The Portland Art Museum is a pretty cold place, with its staunchly white walls and an air conditioned breeze that seems to blow even in December. But standing surrounded by Arvie Smith’s exhibit, it was impossible to not feel warm among the jarring golds and reds that highlight the massive canvases which hold Smith’s work.
While the exhibit took up no more than five smallish walls in the corner of the fourth floor of the Portland Art Museum, the color and sound of Smith’s pieces spoke loudly enough to fill up the entire room.
“[Smith’s] intention is to solidify the memory of atrocities and oppression so they will never be forgotten nor duplicated. Smith creates this work because he must,” states the artist’s online bio. This intention is achieved through the sheer size of each piece. These aren’t canvases you can just walk by, or images you can look at without thinking of the immediately relevant political or historical context.
One of the key pieces of the exhibit, “Strange Fruit”, depicts a lynching, with a chilling modern twist: One of the lynchers, dressed in full Klan garb, is wearing modern-looking tennis shoes. This piece has a wall all to itself, facing the rest of the museum space, calling to passersby with its intense color scheme and shocking plot. “I love colorful stuff like this,” one museum visitor told their family.
One piece, “Hands Up, Don’t Shoot” features a woman holding two stacks of pancakes covered in syrup. She’s planted firmly in the foreground, smiling at her audience. Behind her Aunt Jemima-esque smile, there is a cameraman in jester-like clothing, the chalk outline of a ghostly dead body, and police tape that reads:“POLICE LINE DO NOT CROSS”. Statements about police brutality and violence that cannot be ignored, despite their position in the background of the painting.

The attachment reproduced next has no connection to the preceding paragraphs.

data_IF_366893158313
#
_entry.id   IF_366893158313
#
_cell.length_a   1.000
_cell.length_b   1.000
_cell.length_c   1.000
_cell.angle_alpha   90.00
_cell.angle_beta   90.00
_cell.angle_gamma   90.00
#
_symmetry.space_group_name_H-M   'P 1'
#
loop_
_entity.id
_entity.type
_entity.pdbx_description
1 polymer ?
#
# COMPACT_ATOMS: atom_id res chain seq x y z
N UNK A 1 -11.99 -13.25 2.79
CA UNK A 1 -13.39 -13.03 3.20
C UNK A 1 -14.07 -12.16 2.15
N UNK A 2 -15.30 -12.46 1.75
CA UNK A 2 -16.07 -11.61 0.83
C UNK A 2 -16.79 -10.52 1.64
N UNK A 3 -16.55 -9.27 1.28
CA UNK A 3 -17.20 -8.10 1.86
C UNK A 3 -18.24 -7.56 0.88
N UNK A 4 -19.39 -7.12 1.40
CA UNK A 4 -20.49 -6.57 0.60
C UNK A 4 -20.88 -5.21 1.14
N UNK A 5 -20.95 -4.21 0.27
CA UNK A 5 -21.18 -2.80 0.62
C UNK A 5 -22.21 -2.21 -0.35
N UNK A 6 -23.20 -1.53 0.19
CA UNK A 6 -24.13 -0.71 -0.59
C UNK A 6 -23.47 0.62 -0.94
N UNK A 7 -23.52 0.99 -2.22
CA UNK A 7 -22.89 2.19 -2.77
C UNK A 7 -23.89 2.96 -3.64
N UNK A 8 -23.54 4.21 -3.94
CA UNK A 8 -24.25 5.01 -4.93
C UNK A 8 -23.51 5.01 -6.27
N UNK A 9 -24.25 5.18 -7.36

“‘Hands Up, Don’t Shoot’ is my reaction to the shooting of a young African-American man in Ferguson, Missouri. And this young man was left lying in the streets for four hours. And this is what they used to do back [during] slavery. They would demonstrate what would happen to you if you defied the system,” Smith told PAM during a filmed interview.
He’s referring to the 2014 murder of Michael Brown, who was hit with at least 6 bullets from police officer Darren Wilson after allegedly stealing several packs of cigarillos and assaulting a store clerk, according to the New York Times. The shooting sparked civil unrest and protests against police violence across the country.
“I think the media has a bird’s-eye view of what’s going on, and they can choose to report it or not to report it. And in this instance, they did report an unleashing of governmental violence unseen since the Civil Rights Movement,” said Smith.
“It’s a cliche: A painting’s worth a thousand words. Well I think it is, but I also think it will stimulate more than a thousand words because I think, everybody comes at these strong emotional situations from their own frame of reference and I’m going to see things one way, someone else is going to see it another way, doesn’t mean I’m right, doesn’t mean they’re right or wrong. We have a difference of opinion. Somewhere, through dialogue, hopefully we can come together and make this a better world to live in,” said Smith.
Smith was born in 1938, and his age seems to lend to the thematic depth of his pieces, which commonly draw on historical caricatures of African Americans. He grew up in rural Texas and Los Angeles and studied fine arts at the Pacific Northwest College of the Arts, where he has also spent time as a professor, according to his website. At the Multnomah County Courthouse, four murals he produced with incarcerated youth of the Juvenile Detention Justice Center of Multnomah County are on display.
APEX: Arvie Smith is showing through March 12. It is a part of Portland Art Museum’s APEX series, which highlights artists based in the Pacific Northwest.